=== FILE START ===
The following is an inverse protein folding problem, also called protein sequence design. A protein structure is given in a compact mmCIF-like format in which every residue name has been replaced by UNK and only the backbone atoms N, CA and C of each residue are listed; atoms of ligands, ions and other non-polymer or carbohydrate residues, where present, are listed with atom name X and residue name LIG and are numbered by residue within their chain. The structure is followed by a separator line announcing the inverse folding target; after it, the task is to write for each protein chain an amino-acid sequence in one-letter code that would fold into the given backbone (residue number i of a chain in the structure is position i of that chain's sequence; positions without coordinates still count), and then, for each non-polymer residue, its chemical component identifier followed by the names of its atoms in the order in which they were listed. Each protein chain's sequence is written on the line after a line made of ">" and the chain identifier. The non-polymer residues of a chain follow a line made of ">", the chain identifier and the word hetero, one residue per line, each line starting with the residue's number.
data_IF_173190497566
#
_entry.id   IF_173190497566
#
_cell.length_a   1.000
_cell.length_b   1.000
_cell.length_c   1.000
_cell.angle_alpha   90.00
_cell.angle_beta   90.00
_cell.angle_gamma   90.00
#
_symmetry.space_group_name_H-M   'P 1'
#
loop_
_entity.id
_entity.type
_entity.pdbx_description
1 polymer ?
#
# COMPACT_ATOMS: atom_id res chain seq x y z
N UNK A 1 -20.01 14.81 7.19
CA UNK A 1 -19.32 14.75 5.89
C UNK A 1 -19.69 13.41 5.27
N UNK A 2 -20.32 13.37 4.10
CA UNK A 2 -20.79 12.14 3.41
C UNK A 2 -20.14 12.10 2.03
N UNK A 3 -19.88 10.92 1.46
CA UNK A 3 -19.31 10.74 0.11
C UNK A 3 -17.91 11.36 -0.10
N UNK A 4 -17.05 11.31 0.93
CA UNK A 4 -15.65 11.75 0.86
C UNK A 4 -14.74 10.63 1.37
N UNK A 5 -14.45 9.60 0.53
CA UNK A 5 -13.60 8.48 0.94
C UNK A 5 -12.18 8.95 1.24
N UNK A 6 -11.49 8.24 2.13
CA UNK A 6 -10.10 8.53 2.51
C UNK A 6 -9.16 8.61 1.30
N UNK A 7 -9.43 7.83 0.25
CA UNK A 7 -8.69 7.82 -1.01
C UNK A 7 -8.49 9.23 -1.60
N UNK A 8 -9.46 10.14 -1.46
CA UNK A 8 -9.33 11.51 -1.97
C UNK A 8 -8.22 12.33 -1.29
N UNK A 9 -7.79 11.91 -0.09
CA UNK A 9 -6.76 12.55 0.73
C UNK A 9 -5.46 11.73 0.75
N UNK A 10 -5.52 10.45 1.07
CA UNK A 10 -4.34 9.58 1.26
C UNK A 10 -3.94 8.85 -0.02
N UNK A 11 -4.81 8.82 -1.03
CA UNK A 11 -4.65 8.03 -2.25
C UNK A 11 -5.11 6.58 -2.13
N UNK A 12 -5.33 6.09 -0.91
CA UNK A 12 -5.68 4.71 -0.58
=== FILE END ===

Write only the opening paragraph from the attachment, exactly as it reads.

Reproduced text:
The following is an inverse protein folding problem, also called protein sequence design. A protein structure is given in a compact mmCIF-like format in which every residue name has been replaced by UNK and only the backbone atoms N, CA and C of each residue are listed; atoms of ligands, ions and other non-polymer or carbohydrate residues, where present, are listed with atom name X and residue name LIG and are numbered by residue within their chain. The structure is followed by a separator line announcing the inverse folding target; after it, the task is to write for each protein chain an amino-acid sequence in one-letter code that would fold into the given backbone (residue number i of a chain in the structure is position i of that chain's sequence; positions without coordinates still count), and then, for each non-polymer residue, its chemical component identifier followed by the names of its atoms in the order in which they were listed. Each protein chain's sequence is written on the line after a line made of ">" and the chain identifier. The non-polymer residues of a chain follow a line made of ">", the chain identifier and the word hetero, one residue per line, each line starting with the residue's number.